FIGURE 5. The simple step-hold approach looks like a two-pole filter but operates very differently. A small current is briefly applied to C1 via R1 to increase or decrease the voltage on C1. Then the driving signal is turned off and C1 holds the voltage. R2 and C2 filter out the step edges.

(While the circuit looks like a two pole filter, its operation is very different.) Resistor R1 acts as a current limiting resistor so that the capacitor (C1) doesn't charge all the way immediately. Changing R1 changes the step size. The filter is comprised of R2 and C2.

This approach has a number of useful features. The first is that it can be very fast. The maximum frequency is limited by the number of steps you choose and the speed of the microcomputer. If you use a 40 MHz computer chip with 40 steps per wave, you can probably get up to 10,000 Hz for an output signal with tight code.

Additionally, hardware is simple and any waveform shape can be created. Photo 7 is the wave shape taken at the output pin.

PHOTO 7. The step-hold signal measured at the output pin of the microcomputer (Figure 5). The small pulses pull the voltage on the hold capacitor up and down. The horizontal steps are where the pin is three-stated and show the voltage held on the capacitor.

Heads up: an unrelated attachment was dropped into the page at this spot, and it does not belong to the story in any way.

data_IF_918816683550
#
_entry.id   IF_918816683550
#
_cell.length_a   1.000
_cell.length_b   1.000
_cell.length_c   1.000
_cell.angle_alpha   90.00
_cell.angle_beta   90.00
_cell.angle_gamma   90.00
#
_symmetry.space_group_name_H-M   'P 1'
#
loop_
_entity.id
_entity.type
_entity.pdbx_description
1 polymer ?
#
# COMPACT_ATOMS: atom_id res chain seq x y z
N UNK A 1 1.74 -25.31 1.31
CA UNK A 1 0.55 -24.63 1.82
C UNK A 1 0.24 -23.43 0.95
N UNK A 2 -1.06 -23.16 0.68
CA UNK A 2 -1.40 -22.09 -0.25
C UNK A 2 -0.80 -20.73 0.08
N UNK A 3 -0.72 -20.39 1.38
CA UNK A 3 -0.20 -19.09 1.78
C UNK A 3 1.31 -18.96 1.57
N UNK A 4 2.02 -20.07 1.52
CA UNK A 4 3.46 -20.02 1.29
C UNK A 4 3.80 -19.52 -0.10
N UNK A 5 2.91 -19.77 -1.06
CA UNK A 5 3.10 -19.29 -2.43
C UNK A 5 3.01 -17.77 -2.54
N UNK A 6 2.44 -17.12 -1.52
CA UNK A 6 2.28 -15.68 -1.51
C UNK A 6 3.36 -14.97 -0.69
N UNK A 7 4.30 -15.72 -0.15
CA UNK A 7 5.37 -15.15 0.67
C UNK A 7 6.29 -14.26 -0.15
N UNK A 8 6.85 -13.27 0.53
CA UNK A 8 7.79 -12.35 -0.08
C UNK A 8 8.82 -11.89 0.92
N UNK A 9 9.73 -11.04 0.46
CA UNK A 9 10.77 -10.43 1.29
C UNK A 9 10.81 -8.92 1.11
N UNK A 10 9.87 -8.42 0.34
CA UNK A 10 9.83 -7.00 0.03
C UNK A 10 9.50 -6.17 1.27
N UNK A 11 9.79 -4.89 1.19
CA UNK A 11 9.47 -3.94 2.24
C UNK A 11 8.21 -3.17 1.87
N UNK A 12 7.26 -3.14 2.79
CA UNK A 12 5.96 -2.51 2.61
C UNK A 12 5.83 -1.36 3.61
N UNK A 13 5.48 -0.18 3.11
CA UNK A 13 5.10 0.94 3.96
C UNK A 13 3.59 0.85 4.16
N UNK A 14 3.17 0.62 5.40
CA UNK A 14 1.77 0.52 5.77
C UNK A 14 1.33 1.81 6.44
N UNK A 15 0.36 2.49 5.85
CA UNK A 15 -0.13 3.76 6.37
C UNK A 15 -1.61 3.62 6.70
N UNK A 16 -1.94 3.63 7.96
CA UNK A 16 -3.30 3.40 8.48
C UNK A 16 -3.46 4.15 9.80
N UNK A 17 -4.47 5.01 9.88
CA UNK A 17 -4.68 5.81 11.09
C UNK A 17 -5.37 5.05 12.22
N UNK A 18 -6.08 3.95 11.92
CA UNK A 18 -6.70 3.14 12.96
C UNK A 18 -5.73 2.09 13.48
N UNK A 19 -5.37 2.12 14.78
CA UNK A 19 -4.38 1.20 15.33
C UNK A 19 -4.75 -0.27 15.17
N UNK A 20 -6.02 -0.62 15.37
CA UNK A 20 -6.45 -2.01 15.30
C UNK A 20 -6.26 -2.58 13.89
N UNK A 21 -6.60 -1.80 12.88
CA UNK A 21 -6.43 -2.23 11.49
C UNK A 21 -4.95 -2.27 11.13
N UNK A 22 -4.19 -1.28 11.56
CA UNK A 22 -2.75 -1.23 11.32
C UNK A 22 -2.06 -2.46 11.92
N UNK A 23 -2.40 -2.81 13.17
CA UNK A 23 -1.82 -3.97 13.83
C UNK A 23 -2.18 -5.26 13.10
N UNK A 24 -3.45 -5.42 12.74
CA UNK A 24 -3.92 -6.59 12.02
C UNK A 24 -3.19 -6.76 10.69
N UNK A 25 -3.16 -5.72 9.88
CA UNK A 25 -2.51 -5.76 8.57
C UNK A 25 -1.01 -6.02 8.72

The stepped wave is created by the very small pulses near Vcc and ground pulling the signal up and down. The filtered 1,000 Hz sine wave is shown in Photo 8. Considering the starting wave shape, this is pretty good.

PHOTO 8. After filtering the step-hold wave, the result is a pretty good sine wave.

A problem with this approach is that the size of the steps depends upon the present voltage on the hold capacitor. That is, the steps are not linear. This makes sense when you think about it. A capacitor does not charge in a linear fashion. The rate of voltage increase is less as the charge approaches the charging voltage. A larger current limiting resistor will make the steps more linear but the amplitude of the waveform will be smaller because the steps will be smaller, as well.

However, it is possible to use two different current limiting resistors for the same hold capacitor/filter by using two different outputs. Drive one pin/resistor for big steps and drive the other pin/resistor for small steps. This simplifies the control of the signal.

This approach can also be used for changing the filter capacitors on the fly. Instead of grounding the capacitors, connect them to an output pin. To enable that capacitor, drive the output low (to ground). To disable the capacitor, three-state the pin (make it an input). Considerable variations in filtering (or other circuits) can be accomplished with this technique.


There are a number of methods for making sine waves and other analog signals from digital values. Some are simple, some are more complicated, some have very limited applications, and others have a wide variety of uses. Having a number of options for your particular application can provide for a better solution.  NV